I just knew you were going to say you had a d-link. :( I will leave aliali with this one so I can watch him pull out his hair. :D
The router is a D-Link DIR-625
Damn you Bowie, I am already loosing my hair I can't afford to pull out any.
Ye D-link (and Belkin) are not my favourite bits of hardware.
Was going to suggest firmware update for the D-Link but it does not exist on the AU/NZ site, appears to be a US model only.
Firmware 1.09 11/29/2006
Revision Info: ¤ Passes WiFi certification.
¤ Improved wireless data streams.
¤ Enhanced compatibility with Broadcom and Marvel clients.
Also note there is a different firmware for the DIR-624 Rev C version.
Firmware 3.08 3/04/2009
Revision Info: ¤ Fixed Ui error words: correct string word is "Can't choose WPA-Enterprise when WPS is enabled".
¤ Fixed the setting of "route rule can not be deleted emptily from the route list".
¤ Fixed when there are 8 over clients connect to Router,the records of wireless clients all. disappeared.
¤ Fixed ppp issue.
Still worth a try and if it bricks the D-Link no big loss IMO.
Given the age of both units I would personally retire them and get a new wireless N ADSL/Modem router all in one.
My favourite of the moment is the Billion 7800N because of gigabit LAN, wireless N (with good range and throughput) and solid connection on longer ADSL lines due to the Broadcom chipset it uses.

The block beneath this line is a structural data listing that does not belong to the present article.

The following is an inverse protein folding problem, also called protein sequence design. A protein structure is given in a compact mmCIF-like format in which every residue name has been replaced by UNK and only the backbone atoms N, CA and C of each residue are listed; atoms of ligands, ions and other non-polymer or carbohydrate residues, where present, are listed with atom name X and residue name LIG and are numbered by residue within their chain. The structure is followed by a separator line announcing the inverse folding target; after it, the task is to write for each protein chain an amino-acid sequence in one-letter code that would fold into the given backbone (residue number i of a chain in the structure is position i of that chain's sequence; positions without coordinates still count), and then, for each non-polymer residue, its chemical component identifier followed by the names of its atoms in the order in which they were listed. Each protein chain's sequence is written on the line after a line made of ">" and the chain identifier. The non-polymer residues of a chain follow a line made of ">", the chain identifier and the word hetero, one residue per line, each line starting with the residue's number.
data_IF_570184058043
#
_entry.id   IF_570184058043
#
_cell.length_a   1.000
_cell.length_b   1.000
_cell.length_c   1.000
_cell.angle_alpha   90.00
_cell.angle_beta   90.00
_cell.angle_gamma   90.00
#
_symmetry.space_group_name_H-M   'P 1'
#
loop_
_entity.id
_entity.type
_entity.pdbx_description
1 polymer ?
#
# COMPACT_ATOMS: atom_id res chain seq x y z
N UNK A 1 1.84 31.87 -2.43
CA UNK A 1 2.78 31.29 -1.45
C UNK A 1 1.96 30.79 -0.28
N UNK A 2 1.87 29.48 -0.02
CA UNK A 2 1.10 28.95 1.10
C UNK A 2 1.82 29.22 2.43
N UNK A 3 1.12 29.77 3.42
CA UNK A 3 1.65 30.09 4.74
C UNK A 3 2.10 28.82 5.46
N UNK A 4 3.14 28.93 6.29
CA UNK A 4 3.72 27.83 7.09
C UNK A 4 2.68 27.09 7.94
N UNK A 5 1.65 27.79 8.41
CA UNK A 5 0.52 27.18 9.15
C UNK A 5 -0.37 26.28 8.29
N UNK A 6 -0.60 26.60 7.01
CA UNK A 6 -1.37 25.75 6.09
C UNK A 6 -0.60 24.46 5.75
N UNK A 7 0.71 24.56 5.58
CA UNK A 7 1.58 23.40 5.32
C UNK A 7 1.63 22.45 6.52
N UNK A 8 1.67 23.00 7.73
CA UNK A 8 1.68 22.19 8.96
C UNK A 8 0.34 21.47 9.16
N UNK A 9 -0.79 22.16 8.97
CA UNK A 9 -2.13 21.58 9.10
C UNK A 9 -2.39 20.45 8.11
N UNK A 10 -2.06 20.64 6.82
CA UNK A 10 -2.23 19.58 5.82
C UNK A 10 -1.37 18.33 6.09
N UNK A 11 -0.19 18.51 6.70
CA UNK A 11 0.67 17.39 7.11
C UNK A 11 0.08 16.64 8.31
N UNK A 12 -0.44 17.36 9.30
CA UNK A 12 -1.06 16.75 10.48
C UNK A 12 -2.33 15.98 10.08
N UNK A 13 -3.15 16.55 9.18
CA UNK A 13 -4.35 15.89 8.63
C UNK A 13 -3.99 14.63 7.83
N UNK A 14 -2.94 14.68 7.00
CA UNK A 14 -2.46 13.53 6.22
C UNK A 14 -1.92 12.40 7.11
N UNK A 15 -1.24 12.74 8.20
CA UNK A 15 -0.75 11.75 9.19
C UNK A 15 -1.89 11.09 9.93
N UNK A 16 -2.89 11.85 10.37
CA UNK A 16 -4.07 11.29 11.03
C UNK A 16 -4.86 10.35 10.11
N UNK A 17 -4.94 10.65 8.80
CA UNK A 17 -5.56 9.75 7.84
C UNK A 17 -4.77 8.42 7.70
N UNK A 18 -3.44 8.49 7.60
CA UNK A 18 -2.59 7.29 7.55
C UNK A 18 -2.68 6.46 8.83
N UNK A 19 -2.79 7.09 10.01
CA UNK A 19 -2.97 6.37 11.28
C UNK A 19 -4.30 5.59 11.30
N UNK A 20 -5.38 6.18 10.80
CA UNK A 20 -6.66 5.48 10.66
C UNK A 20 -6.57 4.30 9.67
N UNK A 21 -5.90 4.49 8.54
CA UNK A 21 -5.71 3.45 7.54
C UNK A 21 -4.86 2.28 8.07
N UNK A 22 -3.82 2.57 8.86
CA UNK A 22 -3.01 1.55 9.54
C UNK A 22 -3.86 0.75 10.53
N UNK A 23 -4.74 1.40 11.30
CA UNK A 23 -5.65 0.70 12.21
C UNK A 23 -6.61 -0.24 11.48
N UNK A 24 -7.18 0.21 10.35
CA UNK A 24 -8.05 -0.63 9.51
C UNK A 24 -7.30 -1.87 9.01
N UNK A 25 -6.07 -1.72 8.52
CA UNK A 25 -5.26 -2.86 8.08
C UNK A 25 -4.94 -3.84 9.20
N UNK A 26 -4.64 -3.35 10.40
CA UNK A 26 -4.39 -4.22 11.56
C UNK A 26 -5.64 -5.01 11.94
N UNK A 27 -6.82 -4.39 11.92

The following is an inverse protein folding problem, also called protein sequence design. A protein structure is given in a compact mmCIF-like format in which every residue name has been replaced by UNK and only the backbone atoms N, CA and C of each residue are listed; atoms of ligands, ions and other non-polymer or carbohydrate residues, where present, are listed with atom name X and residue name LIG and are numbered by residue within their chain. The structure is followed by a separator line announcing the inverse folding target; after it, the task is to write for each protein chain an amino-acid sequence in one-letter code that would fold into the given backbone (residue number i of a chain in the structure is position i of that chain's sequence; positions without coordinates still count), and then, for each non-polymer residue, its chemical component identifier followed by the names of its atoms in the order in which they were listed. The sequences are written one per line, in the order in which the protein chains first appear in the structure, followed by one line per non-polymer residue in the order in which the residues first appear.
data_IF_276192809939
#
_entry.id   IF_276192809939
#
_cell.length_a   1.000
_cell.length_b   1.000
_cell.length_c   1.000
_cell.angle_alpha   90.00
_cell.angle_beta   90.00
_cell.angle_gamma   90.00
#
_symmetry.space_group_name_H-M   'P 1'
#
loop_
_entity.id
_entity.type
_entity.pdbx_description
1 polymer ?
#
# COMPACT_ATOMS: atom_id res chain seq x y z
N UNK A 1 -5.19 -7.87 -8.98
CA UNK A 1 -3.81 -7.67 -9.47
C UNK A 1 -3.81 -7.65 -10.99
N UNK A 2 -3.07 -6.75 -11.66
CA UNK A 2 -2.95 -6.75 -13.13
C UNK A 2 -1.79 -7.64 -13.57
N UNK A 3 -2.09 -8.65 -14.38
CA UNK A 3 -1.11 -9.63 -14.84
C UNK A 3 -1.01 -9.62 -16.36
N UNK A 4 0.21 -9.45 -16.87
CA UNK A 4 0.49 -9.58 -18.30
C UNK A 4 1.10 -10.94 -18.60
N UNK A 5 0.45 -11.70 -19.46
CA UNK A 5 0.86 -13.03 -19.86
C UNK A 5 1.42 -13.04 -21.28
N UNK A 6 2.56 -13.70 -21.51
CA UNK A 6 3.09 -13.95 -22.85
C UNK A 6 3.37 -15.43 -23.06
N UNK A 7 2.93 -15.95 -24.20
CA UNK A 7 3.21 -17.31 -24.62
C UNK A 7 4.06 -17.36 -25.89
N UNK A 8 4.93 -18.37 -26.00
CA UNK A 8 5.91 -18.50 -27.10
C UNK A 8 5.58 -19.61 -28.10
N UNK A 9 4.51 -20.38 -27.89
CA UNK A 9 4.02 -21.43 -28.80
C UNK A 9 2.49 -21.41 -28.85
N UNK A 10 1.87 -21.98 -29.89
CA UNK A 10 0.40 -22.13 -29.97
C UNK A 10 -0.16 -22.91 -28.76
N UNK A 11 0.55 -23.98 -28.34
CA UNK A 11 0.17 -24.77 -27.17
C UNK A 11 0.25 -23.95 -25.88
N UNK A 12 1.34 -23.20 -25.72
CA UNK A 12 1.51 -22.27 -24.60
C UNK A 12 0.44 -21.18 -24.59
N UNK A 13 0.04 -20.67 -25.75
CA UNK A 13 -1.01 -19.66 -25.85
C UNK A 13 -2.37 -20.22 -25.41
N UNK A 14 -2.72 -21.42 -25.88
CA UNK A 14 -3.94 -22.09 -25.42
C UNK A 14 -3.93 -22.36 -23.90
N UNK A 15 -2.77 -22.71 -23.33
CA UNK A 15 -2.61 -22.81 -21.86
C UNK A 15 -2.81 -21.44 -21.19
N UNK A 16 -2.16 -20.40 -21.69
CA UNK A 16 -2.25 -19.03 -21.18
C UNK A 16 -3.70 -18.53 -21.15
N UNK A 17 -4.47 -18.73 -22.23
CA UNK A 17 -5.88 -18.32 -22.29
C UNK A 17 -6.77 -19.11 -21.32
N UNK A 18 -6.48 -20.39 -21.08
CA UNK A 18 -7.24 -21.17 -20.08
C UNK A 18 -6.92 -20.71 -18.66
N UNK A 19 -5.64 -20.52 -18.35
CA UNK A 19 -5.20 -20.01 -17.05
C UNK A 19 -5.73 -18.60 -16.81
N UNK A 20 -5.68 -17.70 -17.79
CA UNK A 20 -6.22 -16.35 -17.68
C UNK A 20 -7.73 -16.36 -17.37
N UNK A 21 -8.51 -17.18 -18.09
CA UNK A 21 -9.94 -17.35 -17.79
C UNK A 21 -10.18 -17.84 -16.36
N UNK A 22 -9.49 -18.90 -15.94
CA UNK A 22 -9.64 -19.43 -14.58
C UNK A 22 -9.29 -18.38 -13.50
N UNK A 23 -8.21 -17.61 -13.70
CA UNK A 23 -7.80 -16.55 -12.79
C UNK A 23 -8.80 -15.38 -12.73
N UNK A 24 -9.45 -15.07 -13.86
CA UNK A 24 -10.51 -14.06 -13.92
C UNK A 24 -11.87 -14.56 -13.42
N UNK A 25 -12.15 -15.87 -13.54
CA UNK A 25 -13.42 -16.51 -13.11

Your current ADSL attenuation (should be mentioned somewhere in the modems GUI) will determine what modems to look at. High speed low attenuation (under about 40dB) use anything except the Broadcom chipsets as they tend to give faster syncs. Anything over about 40dB use broadcom as you get a more stable connection (at a slight sync speed cost, but that's better than having the modem lose sync multiple times a day).
A good cheapy was the TP-Link TD-W8960N but I seem to remember the newer models no longer use the Broadcom chipset but now use Trendchip or something similar.
Why I suggest an all in one is it is one less device to power, easier setup, and not much more expensive than a pure router (if not cheaper even).